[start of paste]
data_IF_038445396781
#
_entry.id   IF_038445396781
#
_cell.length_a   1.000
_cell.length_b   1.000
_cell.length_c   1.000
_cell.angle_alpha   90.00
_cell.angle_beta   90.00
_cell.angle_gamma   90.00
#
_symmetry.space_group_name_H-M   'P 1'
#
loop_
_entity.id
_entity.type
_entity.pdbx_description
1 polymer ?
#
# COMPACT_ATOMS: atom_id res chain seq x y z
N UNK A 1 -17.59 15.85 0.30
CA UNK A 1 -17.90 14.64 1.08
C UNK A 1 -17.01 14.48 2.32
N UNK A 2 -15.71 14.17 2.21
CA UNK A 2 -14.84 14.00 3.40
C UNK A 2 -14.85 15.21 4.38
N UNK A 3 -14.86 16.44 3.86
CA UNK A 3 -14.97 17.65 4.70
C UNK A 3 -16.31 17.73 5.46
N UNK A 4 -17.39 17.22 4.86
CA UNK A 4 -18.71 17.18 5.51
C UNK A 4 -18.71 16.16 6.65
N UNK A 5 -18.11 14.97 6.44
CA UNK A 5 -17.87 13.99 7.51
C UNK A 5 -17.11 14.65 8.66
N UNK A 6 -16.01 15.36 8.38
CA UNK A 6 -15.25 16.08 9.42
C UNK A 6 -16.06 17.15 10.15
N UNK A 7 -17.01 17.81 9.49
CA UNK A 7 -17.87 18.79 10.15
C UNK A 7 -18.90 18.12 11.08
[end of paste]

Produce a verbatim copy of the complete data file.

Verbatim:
data_IF_038445396781
#
_entry.id   IF_038445396781
#
_cell.length_a   1.000
_cell.length_b   1.000
_cell.length_c   1.000
_cell.angle_alpha   90.00
_cell.angle_beta   90.00
_cell.angle_gamma   90.00
#
_symmetry.space_group_name_H-M   'P 1'
#
loop_
_entity.id
_entity.type
_entity.pdbx_description
1 polymer ?
#
# COMPACT_ATOMS: atom_id res chain seq x y z
N UNK A 1 -17.59 15.85 0.30
CA UNK A 1 -17.90 14.64 1.08
C UNK A 1 -17.01 14.48 2.32
N UNK A 2 -15.71 14.17 2.21
CA UNK A 2 -14.84 14.00 3.40
C UNK A 2 -14.85 15.21 4.38
N UNK A 3 -14.86 16.44 3.86
CA UNK A 3 -14.97 17.65 4.70
C UNK A 3 -16.31 17.73 5.46
N UNK A 4 -17.39 17.22 4.86
CA UNK A 4 -18.71 17.18 5.51
C UNK A 4 -18.71 16.16 6.65
N UNK A 5 -18.11 14.97 6.44
CA UNK A 5 -17.87 13.99 7.51
C UNK A 5 -17.11 14.65 8.66
N UNK A 6 -16.01 15.36 8.38
CA UNK A 6 -15.25 16.08 9.42
C UNK A 6 -16.06 17.15 10.15
N UNK A 7 -17.01 17.81 9.49
CA UNK A 7 -17.87 18.79 10.15
C UNK A 7 -18.90 18.12 11.08